by Jackie Walton
“Who can I send to the hospital with you?” asked my worried housemate, “Dorni”. I needed to consult a surgeon to see if I needed surgery for appendicitis. I’m in Romania working for Romanian orphans, with Heart to Heart International Ministries (H2H). We work in a hospital for abandoned babies, playing with, feeding, and changing them. And we have transition house teaching trades to boys and girls too old for the orphanage.
Dorni wouldn’t send an American to the hospital alone. Navigating language in a foreign hospital is daunting — but she’d promised to babysit her sick niece. I suggested my 24-year-old, brown-haired, blue-eyed friend “Stefania”, who’d translated for H2H for three years, and was working part-time while finishing nursing school. She knew the hospitals, and had a flexible schedule. Stephania immediately agreed to meet me.
My visit didn’t turn out as expected! The doctor felt my stomach, asked questions, and declared, “This is acute appendicitis; we’ll operate today!” I was taken aback, having expected nothing more than tests and at worst, scheduling surgery “eventually”.
Numb, shaken, and a bit scared, I leaned on Stefania to help figure out what to do. She made phone calls, informed my family, resolved money issues, and talked with nurses. She returned to her nearby home and brought overnight things for us both. She held my hand when I came back from surgery while I tried to recover.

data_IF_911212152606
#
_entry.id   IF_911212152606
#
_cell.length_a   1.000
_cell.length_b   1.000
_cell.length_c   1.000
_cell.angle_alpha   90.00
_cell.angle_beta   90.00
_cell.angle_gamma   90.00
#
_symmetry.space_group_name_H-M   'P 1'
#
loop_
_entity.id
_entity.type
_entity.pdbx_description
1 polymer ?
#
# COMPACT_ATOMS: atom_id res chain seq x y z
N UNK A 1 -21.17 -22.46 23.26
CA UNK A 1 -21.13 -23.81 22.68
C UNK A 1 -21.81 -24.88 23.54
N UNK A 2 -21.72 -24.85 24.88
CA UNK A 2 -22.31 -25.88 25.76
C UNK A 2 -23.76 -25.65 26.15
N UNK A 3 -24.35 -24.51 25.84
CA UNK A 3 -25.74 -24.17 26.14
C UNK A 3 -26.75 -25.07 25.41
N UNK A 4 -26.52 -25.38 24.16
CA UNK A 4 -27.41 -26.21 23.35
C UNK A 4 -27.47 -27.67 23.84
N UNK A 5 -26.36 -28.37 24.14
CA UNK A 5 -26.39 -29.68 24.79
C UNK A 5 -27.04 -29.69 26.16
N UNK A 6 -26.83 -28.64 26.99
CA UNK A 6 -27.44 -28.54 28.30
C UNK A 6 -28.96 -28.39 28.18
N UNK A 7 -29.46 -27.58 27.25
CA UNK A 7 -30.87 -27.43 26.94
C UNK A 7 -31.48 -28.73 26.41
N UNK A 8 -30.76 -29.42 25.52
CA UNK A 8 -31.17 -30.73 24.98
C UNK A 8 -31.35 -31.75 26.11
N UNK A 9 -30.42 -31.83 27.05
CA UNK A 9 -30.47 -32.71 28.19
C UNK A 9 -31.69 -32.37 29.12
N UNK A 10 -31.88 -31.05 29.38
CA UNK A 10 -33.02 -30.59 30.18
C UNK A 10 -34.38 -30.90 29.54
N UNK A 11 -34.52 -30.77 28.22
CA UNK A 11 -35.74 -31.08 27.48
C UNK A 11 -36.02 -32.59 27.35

That was only the beginning. The next two days Stefania was almost constantly at my side. That first night all I had to do was make eye contact and she came running to see what I needed. She held my head as I threw up (sometimes all over the bed or on her), gave me sips of water and tea — she was always there. She called the nurses for painkillers, and held my hand while I moaned in pain waiting for them to kick in.
She helped pick me up so the nurse could change my sheet, pulled my hair back and kissed my forehead. When they said the next day that I could get up and walk, she supported me in my hobbling, held my IV, and smoothed my blankets when I returned.
Stefania also jumped right in to help my roommates. She helped them get to the bathroom or to sit up, called nurses for them, and rearranged their pillows. She praised their attempts to walk, poured tea and water, ran errands, and encouraged everyone. The nurses called her for help moving patients, etc.
Many people made this experience the best it could be. The doctors and nurses took good care of me and tried to help me feel not so far away from home. During my convalescence my Romanian friends and co-workers called, cooked, visited, and otherwise cared for me, and I am so thankful to them. However, Stefania was in the right place at the right time, and gave in abundance.